In her new column The Write Way, Katie O'Sullivan discusses common editing errors that can send your writing directly into the slush pile.

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Why every writer needs an editor

by Katie O'Sullivan

Maybe you've seen one of the internet jokes about the importance of punctuation? For example, the one that compares "Let's eat, Grandma." to "Let's eat Grandma!"

The punchline: commas save lives.

Commas save manuscripts, too. Poor grammar, poor punctuation, and poor spelling are some of the most common reasons submissions are rejected by agents and editors. A form rejection letter will be the result, no matter how brilliant your storyline might ultimately be.

A first draft of any writing will always have mistakes. Once you've got your story on paper, it's well worth the time it takes to start at the beginning and go through a second and even third time, checking for grammar, punctuation and spelling errors.

"But my laptop has an automatic spell-check program," you might argue.

Never rely solely on your computer's intelligence. A machine doesn't care if you've used the wrong word, as long as it's spelled correctly. Maybe you heard about the problem with the 2010 cookbook, The Pasta Bible, by Silvio Rizzi and Tan Lee Leng? One of the recipes calls for "freshly ground black people" instead of "freshly ground black pepper."

They recalled the entire publication run and reprinted the book, as they needed more than a simple comma to save lives.

Computers are not infallible. They can't identify the correct usage for homonyms, such as their, they're and there. I know my spell-check program has a quirky penchant for putting an "apostrophe-s" after many words that I'm just trying to make plural, not possessive. I suspect my computer isn't the only one with this problem, judging by the number of times I've seen this mistake in print.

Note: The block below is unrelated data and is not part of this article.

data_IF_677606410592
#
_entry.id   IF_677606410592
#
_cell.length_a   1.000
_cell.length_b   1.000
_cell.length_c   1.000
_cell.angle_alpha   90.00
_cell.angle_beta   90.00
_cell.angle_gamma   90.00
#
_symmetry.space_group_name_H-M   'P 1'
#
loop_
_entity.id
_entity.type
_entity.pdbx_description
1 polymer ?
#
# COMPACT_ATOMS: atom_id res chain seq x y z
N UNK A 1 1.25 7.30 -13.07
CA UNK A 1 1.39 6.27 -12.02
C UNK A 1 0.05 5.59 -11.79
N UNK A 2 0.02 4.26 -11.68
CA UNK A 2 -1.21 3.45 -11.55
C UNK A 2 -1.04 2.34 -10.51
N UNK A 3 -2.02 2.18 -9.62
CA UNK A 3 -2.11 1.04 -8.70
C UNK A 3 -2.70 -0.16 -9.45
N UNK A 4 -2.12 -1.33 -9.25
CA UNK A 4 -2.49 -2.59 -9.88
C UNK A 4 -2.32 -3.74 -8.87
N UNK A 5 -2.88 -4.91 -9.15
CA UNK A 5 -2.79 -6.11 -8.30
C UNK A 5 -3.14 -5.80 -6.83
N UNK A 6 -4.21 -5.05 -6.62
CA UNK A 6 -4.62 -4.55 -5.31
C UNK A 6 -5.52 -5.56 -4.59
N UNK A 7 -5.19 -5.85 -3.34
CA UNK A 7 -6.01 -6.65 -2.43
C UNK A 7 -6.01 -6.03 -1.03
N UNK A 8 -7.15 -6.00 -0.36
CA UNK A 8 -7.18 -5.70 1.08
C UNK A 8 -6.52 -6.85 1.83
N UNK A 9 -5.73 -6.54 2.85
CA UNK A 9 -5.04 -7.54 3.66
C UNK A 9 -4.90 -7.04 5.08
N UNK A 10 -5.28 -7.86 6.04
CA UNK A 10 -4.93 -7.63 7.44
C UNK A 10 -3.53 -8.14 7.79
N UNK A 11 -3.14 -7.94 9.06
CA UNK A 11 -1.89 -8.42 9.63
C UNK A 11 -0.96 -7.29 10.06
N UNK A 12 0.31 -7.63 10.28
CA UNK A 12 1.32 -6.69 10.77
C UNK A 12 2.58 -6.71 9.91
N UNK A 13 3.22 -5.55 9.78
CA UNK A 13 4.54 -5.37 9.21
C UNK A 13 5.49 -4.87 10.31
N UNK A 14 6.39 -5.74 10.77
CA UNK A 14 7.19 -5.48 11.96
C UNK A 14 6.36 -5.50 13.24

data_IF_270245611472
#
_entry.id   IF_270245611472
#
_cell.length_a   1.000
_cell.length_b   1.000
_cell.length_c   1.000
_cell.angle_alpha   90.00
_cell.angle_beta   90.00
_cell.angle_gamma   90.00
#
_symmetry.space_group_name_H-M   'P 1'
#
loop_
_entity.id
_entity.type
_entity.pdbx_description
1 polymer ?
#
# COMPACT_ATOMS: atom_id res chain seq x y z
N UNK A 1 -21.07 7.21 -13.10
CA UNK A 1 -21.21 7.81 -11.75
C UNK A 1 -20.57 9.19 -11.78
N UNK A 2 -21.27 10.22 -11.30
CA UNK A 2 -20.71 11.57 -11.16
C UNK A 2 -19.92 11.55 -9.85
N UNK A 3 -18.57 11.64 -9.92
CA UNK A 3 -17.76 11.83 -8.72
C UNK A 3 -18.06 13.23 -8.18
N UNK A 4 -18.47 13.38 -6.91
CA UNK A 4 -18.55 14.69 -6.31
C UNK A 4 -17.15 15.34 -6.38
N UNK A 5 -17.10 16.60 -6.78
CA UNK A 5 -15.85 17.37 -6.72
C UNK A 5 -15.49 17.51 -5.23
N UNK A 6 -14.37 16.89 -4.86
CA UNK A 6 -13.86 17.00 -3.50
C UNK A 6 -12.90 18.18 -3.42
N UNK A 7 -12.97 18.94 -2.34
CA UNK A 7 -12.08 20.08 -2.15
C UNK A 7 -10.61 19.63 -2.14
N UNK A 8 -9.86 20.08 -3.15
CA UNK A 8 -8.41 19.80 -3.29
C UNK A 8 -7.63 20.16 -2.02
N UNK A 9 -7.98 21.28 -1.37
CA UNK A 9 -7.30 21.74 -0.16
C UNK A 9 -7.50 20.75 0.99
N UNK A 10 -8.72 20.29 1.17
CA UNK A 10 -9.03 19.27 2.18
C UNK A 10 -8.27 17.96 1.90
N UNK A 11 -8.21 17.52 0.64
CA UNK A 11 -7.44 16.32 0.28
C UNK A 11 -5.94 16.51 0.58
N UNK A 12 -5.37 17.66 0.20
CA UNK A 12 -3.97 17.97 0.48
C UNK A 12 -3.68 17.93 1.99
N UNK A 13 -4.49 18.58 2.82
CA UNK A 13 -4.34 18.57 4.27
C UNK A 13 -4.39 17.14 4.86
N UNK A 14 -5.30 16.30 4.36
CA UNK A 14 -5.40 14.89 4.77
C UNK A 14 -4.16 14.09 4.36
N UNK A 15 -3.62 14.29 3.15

But editing is about more than commas and apostrophes. Yes, proper punctuation is important (especially to the Grandma in that internet joke) but editors also help an author shape and polish their story, making it the best it can be.

When you're writing a story, you know your characters in a way that no one else can. You understand them and hear their voices in your head. The trick to good writing is to bring these characters and their situations to life in the reader's head as well. This is where having an editor with a fresh pair of eyes can be invaluable.

Author Adriana Ryan agrees. Having recently signed her first book contract with Crescent Moon Press, she notes, "I was nervous about getting editorial feedback… However, my editor was able to give me much-needed development feedback as it related to the plot. I needed to add in more scenes with a particular character to make sure the conflict toward the end of the book was heightened. Without that feedback, my story would fall flat. I can see that now, but I was much too close to the story to see it initially."

Diane Haynes, author of the YA novel Rift Healer, also praises the process of working directly with an editor to polish her book.

She says, "after the process was finished, and all the changes made, I wondered what in the world the Acquisition Editor could possibly have seen in my book to make her offer me a contract. My book is good – everyone says so – but it's mostly due to the editor."